The question needs to be asked; are antiquated corporate policies preventing major camera manufacturers from incorporating valuable customer feedback into their process? How long do we have to keep requesting a feature to be added or changed before we’re heard? Two of the top brands took nearly five years to bring out mirrorless, full-frame cameras. It’s not like they weren’t unaware of the need for them. Many of their users hung around for 2 or 3 years, hoping to get these cameras sooner than later. Those who got tired of waiting switched sides, and many have appreciated the move, wishing they did so earlier. Those who didn’t might have been disappointed with what was released. In both cases, slow brands were the losers for dragging their feet.

Types of Loyalty

I’d say there are two kinds of loyalists. Those who look at their favorite brand with rose-tinted glasses go up in arms when the brand is criticized or has fingers pointed at. This could be a misplaced sense of loyalty from heavily invested ownership. While I don’t empathize, I do understand why they do it. Then there are those who can remain loyal but critical when needed. We’re the ones who need to be listened to carefully: we genuinely want the brand to succeed. The feedback we provide isn’t always for our convenience or advantage: it’s to see the brand do better and improve quicker. We know what the brand stands for, and their recent disappointments hurt. We hope for fast turnarounds and firm solutions, and when it feels like our loyal voices echo into the emptiness, the sadness is real.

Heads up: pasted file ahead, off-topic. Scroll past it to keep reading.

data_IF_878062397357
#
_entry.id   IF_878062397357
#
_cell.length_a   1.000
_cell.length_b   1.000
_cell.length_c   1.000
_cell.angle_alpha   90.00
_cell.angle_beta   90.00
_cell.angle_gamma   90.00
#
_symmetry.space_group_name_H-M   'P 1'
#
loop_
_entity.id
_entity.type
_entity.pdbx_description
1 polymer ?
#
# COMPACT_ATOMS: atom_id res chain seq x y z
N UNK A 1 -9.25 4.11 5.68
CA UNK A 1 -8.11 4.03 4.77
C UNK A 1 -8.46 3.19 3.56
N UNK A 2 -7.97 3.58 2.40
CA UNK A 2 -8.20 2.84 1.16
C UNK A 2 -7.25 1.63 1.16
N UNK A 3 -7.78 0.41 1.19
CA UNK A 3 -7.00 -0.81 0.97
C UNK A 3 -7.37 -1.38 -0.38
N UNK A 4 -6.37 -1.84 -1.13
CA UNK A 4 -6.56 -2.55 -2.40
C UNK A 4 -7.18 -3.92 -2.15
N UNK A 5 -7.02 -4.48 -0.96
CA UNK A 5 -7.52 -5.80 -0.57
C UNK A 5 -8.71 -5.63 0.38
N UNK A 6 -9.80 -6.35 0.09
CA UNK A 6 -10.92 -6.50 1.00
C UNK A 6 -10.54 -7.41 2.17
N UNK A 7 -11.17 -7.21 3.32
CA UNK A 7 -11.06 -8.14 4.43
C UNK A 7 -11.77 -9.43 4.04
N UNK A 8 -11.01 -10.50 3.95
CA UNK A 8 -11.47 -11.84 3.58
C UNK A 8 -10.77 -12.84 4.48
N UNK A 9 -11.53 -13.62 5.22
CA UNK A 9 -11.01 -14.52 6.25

Please Listen Carefully to Us; We Love You

Some might say brand loyalty is overrated. They say if you play your moves right, you can switch from one to another with relative ease. They say we shouldn’t be so hung up on what a brand’s appeal is, so much as what the camera can do for us. None of these statements are wrong. However, what is wrong is when brands take for granted those of us who have invested our time, money, and feelings in them. That sort of casual attitude might be what results in consumer and sales numbers dropping. Most of us love being part of a team – a brand’s umbrella. All we’re asking for is our voices to be heard and acknowledged. Let’s not forget that smartphone cameras have already sliced off a significant piece of the camera cake. Brands need to step up and listen and be loyal in return.